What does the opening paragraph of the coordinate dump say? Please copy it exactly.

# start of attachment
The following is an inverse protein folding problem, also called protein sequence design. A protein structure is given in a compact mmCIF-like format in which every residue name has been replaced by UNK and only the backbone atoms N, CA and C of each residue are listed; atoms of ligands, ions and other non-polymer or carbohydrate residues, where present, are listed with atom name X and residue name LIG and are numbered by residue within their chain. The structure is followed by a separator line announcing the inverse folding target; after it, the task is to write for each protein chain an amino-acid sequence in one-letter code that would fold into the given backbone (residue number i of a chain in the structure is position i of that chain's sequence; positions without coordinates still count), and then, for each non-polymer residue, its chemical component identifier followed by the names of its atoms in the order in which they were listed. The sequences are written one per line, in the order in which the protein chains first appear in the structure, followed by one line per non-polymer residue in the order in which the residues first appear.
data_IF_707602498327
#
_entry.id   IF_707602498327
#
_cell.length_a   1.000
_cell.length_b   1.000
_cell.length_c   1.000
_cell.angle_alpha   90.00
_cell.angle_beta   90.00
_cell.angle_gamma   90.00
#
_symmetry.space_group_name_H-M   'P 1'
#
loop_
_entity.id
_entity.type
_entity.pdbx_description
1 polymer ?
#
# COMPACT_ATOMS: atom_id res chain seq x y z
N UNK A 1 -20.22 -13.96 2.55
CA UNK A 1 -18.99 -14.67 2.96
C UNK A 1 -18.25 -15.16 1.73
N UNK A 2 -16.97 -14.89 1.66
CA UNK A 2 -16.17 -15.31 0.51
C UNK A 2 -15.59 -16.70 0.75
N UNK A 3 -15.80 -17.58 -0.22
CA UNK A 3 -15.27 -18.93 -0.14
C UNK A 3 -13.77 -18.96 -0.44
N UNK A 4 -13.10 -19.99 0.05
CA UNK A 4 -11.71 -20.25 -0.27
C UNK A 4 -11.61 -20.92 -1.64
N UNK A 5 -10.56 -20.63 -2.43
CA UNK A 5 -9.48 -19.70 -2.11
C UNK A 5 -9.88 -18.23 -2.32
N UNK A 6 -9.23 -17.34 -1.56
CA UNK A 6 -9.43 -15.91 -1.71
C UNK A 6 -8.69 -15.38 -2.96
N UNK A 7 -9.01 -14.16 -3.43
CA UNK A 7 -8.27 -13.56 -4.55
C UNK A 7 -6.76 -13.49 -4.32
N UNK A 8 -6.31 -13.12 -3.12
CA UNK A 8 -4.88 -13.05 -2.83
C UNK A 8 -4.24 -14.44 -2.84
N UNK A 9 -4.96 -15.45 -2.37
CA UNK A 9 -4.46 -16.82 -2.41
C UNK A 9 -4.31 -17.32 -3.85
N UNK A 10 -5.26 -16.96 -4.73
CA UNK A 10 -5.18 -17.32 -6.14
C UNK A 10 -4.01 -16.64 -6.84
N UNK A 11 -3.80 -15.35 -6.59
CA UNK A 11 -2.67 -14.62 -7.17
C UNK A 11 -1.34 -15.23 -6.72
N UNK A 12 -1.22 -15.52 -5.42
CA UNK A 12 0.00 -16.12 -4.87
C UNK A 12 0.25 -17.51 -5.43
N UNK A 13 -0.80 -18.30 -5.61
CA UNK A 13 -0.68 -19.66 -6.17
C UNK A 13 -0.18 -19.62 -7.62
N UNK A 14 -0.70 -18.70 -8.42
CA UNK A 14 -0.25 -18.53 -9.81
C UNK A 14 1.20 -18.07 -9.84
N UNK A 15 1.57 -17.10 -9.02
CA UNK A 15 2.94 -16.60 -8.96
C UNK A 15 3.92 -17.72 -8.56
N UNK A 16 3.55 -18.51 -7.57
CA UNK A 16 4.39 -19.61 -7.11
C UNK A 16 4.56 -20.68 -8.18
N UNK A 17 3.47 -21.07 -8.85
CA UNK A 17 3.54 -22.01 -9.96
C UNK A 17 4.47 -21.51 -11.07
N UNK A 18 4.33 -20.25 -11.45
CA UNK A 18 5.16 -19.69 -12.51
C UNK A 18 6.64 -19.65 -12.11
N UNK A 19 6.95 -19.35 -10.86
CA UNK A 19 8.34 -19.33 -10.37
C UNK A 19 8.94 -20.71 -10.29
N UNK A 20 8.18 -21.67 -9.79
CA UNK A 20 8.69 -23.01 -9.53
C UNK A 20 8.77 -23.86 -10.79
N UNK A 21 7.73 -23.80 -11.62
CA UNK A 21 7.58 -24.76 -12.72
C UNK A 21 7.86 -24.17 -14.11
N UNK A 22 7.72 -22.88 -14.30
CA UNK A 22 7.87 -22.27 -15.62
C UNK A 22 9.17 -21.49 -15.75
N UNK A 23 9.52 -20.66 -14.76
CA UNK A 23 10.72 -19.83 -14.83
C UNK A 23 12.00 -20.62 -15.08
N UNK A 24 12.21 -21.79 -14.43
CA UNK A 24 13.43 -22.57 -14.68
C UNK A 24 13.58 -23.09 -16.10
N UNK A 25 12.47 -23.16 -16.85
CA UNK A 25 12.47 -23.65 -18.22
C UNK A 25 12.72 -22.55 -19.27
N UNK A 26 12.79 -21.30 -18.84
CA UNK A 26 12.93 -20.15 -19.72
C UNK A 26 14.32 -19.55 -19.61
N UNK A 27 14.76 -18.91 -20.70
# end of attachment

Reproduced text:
The following is an inverse protein folding problem, also called protein sequence design. A protein structure is given in a compact mmCIF-like format in which every residue name has been replaced by UNK and only the backbone atoms N, CA and C of each residue are listed; atoms of ligands, ions and other non-polymer or carbohydrate residues, where present, are listed with atom name X and residue name LIG and are numbered by residue within their chain. The structure is followed by a separator line announcing the inverse folding target; after it, the task is to write for each protein chain an amino-acid sequence in one-letter code that would fold into the given backbone (residue number i of a chain in the structure is position i of that chain's sequence; positions without coordinates still count), and then, for each non-polymer residue, its chemical component identifier followed by the names of its atoms in the order in which they were listed. The sequences are written one per line, in the order in which the protein chains first appear in the structure, followed by one line per non-polymer residue in the order in which the residues first appear.